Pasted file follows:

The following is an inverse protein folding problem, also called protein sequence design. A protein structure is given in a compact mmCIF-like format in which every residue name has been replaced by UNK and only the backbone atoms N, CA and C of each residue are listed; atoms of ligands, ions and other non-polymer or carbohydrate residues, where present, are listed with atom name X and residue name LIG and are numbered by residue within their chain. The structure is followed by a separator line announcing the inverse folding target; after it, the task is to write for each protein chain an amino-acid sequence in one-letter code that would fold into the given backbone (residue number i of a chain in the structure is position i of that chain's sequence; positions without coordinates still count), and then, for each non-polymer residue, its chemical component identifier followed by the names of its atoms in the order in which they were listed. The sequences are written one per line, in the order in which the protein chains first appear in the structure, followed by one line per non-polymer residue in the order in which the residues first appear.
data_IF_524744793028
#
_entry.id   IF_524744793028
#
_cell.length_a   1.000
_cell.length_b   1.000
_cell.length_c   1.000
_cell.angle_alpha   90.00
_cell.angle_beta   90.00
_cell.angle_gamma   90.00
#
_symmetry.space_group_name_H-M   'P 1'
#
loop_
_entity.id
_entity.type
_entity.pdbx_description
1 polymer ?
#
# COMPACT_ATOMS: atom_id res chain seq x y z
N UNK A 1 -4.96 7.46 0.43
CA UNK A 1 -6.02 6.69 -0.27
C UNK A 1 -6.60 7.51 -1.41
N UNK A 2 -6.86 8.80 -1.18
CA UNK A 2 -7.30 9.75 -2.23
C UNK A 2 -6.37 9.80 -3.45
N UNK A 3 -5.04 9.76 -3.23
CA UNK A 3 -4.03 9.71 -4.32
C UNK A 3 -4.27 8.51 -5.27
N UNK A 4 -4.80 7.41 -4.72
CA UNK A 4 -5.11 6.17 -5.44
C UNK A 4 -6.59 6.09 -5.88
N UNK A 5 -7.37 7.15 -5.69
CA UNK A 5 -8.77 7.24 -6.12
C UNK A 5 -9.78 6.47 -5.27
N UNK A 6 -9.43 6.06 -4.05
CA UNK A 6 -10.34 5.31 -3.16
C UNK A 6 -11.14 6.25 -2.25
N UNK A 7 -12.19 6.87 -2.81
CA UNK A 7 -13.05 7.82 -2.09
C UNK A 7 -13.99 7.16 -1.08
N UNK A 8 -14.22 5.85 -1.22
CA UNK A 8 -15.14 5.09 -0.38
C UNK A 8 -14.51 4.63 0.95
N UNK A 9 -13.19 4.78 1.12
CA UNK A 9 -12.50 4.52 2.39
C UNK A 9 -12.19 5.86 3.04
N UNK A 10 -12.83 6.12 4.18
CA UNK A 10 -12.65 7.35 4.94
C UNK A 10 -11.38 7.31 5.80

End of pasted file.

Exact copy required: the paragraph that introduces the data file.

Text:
The following is an inverse protein folding problem, also called protein sequence design. A protein structure is given in a compact mmCIF-like format in which every residue name has been replaced by UNK and only the backbone atoms N, CA and C of each residue are listed; atoms of ligands, ions and other non-polymer or carbohydrate residues, where present, are listed with atom name X and residue name LIG and are numbered by residue within their chain. The structure is followed by a separator line announcing the inverse folding target; after it, the task is to write for each protein chain an amino-acid sequence in one-letter code that would fold into the given backbone (residue number i of a chain in the structure is position i of that chain's sequence; positions without coordinates still count), and then, for each non-polymer residue, its chemical component identifier followed by the names of its atoms in the order in which they were listed. The sequences are written one per line, in the order in which the protein chains first appear in the structure, followed by one line per non-polymer residue in the order in which the residues first appear.